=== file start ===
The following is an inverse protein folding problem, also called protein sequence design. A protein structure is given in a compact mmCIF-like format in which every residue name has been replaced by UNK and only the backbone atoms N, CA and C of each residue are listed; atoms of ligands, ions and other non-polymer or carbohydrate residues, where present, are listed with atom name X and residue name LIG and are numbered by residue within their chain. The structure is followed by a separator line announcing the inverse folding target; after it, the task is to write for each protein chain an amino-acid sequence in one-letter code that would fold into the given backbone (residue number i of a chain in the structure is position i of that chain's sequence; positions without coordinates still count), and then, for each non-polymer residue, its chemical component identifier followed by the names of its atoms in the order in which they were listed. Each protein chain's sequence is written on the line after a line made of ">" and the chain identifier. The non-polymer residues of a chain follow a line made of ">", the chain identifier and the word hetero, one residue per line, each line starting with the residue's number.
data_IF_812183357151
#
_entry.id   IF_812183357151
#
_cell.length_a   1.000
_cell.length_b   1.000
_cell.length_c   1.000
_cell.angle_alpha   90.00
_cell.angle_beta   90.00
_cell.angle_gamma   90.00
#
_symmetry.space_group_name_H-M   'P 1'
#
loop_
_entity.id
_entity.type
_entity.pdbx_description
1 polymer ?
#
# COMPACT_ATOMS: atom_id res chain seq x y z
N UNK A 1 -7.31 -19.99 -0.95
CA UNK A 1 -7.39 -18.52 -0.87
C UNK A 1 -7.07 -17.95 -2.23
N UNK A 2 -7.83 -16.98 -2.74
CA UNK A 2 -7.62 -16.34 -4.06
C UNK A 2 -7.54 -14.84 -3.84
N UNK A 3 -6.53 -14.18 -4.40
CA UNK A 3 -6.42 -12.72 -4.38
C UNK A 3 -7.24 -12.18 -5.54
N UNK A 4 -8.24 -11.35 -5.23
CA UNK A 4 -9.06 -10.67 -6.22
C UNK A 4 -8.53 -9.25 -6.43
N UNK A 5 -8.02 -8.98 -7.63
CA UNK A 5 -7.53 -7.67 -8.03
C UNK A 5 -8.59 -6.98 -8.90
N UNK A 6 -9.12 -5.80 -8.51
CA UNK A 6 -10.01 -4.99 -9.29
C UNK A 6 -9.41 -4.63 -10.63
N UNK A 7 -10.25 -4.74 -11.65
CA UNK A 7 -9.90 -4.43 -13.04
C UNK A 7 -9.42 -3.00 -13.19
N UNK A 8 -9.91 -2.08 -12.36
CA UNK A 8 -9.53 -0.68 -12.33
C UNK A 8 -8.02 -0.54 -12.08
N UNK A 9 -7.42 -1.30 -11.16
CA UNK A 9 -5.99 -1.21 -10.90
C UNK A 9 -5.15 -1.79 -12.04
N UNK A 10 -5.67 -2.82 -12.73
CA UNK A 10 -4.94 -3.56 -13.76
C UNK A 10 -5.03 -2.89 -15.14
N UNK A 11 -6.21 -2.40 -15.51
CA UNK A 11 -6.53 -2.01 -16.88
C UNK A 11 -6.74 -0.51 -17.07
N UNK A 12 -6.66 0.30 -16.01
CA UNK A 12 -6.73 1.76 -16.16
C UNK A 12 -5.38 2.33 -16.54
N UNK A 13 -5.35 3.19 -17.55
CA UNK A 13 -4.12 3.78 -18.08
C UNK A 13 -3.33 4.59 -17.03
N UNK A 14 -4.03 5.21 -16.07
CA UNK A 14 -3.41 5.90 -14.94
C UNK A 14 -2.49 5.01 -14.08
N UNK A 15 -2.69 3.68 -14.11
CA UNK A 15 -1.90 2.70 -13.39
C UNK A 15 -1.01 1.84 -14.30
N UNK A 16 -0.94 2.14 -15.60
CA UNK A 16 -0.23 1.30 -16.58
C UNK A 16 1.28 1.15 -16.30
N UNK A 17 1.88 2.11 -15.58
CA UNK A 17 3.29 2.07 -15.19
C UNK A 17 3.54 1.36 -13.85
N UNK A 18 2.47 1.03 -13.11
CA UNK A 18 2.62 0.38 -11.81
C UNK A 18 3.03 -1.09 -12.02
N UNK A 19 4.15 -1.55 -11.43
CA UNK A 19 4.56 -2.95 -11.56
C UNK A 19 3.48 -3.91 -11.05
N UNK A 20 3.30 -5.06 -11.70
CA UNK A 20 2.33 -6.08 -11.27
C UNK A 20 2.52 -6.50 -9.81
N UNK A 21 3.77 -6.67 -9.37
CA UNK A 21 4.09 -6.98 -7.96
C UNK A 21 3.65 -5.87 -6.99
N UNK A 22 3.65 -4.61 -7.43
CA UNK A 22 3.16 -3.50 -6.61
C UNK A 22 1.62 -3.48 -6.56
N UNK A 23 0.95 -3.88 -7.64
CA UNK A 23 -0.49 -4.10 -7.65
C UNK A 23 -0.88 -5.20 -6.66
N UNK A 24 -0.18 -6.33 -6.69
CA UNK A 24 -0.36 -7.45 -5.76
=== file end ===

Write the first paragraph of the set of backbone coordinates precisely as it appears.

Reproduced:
The following is an inverse protein folding problem, also called protein sequence design. A protein structure is given in a compact mmCIF-like format in which every residue name has been replaced by UNK and only the backbone atoms N, CA and C of each residue are listed; atoms of ligands, ions and other non-polymer or carbohydrate residues, where present, are listed with atom name X and residue name LIG and are numbered by residue within their chain. The structure is followed by a separator line announcing the inverse folding target; after it, the task is to write for each protein chain an amino-acid sequence in one-letter code that would fold into the given backbone (residue number i of a chain in the structure is position i of that chain's sequence; positions without coordinates still count), and then, for each non-polymer residue, its chemical component identifier followed by the names of its atoms in the order in which they were listed. Each protein chain's sequence is written on the line after a line made of ">" and the chain identifier. The non-polymer residues of a chain follow a line made of ">", the chain identifier and the word hetero, one residue per line, each line starting with the residue's number.